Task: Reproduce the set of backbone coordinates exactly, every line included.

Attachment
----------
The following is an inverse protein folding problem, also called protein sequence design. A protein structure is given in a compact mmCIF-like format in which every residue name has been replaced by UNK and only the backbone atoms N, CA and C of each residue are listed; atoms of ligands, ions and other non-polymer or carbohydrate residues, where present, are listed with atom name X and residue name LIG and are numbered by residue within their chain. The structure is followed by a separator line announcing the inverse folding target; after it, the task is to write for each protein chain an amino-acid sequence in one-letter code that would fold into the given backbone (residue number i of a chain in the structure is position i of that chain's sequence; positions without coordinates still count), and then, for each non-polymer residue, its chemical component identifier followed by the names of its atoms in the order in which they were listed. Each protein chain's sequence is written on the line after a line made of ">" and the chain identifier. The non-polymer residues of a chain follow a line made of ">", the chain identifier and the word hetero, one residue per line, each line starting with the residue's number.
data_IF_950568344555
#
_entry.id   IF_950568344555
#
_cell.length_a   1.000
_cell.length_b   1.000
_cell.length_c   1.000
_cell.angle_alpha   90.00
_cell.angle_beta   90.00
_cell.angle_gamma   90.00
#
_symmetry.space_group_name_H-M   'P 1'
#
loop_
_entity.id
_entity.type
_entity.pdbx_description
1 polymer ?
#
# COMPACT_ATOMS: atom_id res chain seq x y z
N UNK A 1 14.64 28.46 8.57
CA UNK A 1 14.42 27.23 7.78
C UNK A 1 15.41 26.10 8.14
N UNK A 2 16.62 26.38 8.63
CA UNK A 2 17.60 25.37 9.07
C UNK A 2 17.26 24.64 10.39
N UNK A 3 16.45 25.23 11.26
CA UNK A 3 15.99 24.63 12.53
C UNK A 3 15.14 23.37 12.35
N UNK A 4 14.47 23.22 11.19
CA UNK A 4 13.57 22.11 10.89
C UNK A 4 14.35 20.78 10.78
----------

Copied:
The following is an inverse protein folding problem, also called protein sequence design. A protein structure is given in a compact mmCIF-like format in which every residue name has been replaced by UNK and only the backbone atoms N, CA and C of each residue are listed; atoms of ligands, ions and other non-polymer or carbohydrate residues, where present, are listed with atom name X and residue name LIG and are numbered by residue within their chain. The structure is followed by a separator line announcing the inverse folding target; after it, the task is to write for each protein chain an amino-acid sequence in one-letter code that would fold into the given backbone (residue number i of a chain in the structure is position i of that chain's sequence; positions without coordinates still count), and then, for each non-polymer residue, its chemical component identifier followed by the names of its atoms in the order in which they were listed. Each protein chain's sequence is written on the line after a line made of ">" and the chain identifier. The non-polymer residues of a chain follow a line made of ">", the chain identifier and the word hetero, one residue per line, each line starting with the residue's number.
data_IF_950568344555
#
_entry.id   IF_950568344555
#
_cell.length_a   1.000
_cell.length_b   1.000
_cell.length_c   1.000
_cell.angle_alpha   90.00
_cell.angle_beta   90.00
_cell.angle_gamma   90.00
#
_symmetry.space_group_name_H-M   'P 1'
#
loop_
_entity.id
_entity.type
_entity.pdbx_description
1 polymer ?
#
# COMPACT_ATOMS: atom_id res chain seq x y z
N UNK A 1 14.64 28.46 8.57
CA UNK A 1 14.42 27.23 7.78
C UNK A 1 15.41 26.10 8.14
N UNK A 2 16.62 26.38 8.63
CA UNK A 2 17.60 25.37 9.07
C UNK A 2 17.26 24.64 10.39
N UNK A 3 16.45 25.23 11.26
CA UNK A 3 15.99 24.63 12.53
C UNK A 3 15.14 23.37 12.35
N UNK A 4 14.47 23.22 11.19
CA UNK A 4 13.57 22.11 10.89
C UNK A 4 14.35 20.78 10.78